Another thing we have to consider is whether or not a urease inhibitor or a nitrification inhibitor was applied on the granular fertilizer or mixed in with the liquid N fertilizer. A urease inhibitor (active ingredient NBPT or NPPT) will temporarily delay the conversion of urea to ammonium form (urea hydrolysis) and will therefore temporarily delay volatilization losses (conversion of ammonium-N to ammonia, a gas) and subsequent nitrification reactions (conversion of ammonium to nitrate).  Nitrification inhibitors (active ingredients nitrapyrin or DCD) will temporarily delay only the nitrification process.  Urease inhibitors and nitrification inhibitors will not last forever. Research at the H. Rouse Caffey Rice Research Station has shown that urease inhibitors will typically give you protection for approximately 10 days when applied on a dry soil, approximately five days when applied on a moist soil, and will provide no protection when applied into standing water. Recent research out of northeast Louisiana indicated that nitrification inhibitors can give you protection 10-30 days, depending on the environmental and soil factors involved.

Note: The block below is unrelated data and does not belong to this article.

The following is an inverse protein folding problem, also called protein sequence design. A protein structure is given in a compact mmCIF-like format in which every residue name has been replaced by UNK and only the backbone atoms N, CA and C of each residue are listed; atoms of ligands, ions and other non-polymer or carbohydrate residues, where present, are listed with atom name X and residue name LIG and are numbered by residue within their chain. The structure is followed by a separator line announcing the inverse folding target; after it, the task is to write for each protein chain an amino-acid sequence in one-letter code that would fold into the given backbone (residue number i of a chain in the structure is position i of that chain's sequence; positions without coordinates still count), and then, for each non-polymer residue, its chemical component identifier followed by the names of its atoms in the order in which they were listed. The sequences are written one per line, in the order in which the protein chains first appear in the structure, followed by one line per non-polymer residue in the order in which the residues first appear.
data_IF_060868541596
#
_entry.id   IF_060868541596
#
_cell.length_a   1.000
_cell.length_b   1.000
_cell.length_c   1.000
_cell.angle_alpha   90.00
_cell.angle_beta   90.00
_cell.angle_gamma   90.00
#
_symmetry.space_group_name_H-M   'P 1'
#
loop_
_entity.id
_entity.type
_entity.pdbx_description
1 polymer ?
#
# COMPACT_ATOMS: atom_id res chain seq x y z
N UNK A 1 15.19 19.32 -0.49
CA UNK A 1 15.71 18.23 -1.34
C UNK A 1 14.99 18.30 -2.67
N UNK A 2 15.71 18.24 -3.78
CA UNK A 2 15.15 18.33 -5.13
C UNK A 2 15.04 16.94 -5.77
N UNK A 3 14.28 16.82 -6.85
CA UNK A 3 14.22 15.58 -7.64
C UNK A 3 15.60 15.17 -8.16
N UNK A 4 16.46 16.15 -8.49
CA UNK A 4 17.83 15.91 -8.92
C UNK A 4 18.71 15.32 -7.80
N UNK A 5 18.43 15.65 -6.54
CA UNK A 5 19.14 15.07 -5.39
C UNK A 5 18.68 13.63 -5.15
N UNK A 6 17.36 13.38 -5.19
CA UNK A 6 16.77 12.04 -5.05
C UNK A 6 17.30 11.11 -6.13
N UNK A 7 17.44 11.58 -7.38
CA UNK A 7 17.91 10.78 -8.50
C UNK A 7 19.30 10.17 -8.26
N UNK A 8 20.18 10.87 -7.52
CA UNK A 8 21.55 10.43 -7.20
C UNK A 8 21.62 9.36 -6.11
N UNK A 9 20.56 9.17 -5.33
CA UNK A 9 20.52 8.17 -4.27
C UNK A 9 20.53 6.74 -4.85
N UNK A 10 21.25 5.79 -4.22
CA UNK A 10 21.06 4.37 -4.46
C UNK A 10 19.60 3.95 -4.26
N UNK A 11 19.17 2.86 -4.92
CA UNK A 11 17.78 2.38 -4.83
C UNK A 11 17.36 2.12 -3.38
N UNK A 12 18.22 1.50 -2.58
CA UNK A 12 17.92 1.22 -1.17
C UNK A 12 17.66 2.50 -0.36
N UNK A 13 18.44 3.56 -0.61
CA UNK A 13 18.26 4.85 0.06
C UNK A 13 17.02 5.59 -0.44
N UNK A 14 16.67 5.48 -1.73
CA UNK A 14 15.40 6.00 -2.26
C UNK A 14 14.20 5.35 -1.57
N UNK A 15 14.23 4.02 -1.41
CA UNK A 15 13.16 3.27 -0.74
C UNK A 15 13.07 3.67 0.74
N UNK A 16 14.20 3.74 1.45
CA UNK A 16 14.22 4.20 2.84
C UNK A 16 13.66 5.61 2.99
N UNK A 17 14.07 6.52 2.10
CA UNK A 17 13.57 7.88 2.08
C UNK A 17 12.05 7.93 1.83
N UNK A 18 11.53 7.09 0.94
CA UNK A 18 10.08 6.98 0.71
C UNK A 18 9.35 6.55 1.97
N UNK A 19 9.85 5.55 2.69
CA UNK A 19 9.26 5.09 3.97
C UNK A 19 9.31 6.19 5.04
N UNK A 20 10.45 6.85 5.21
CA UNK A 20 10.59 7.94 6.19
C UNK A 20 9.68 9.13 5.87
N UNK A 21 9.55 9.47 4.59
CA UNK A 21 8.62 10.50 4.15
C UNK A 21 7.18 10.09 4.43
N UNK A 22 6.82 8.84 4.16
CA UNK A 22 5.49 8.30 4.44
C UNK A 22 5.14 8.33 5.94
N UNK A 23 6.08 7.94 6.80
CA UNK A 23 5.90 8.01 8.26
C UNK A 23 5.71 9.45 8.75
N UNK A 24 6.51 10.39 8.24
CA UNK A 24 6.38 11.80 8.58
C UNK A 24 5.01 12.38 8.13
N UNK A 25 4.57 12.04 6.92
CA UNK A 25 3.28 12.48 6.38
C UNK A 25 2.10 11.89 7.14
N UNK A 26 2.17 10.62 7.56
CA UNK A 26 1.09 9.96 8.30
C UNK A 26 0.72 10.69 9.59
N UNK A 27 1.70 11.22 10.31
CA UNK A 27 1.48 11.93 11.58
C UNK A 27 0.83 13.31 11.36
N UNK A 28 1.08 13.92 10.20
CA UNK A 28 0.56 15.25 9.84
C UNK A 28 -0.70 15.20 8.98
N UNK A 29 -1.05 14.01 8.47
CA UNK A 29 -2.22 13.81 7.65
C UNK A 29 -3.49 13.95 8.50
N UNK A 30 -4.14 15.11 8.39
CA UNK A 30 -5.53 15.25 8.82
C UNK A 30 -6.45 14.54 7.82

Using the N source, nitrification rate, and the addition of a urease or nitrification inhibitor, we can begin to estimate how much N will be lost under various scenarios.

Scenario 1. A corn farmer on the Macon Ridge knifed-in UAN at a rate of 200 pounds of N just after planting. The UAN was not treated with a urease or nitrification inhibitor. Saturated soil conditions occurred 12 days after planting and lasted for 2 days. The soil temperature was <65oF.  How much N was lost?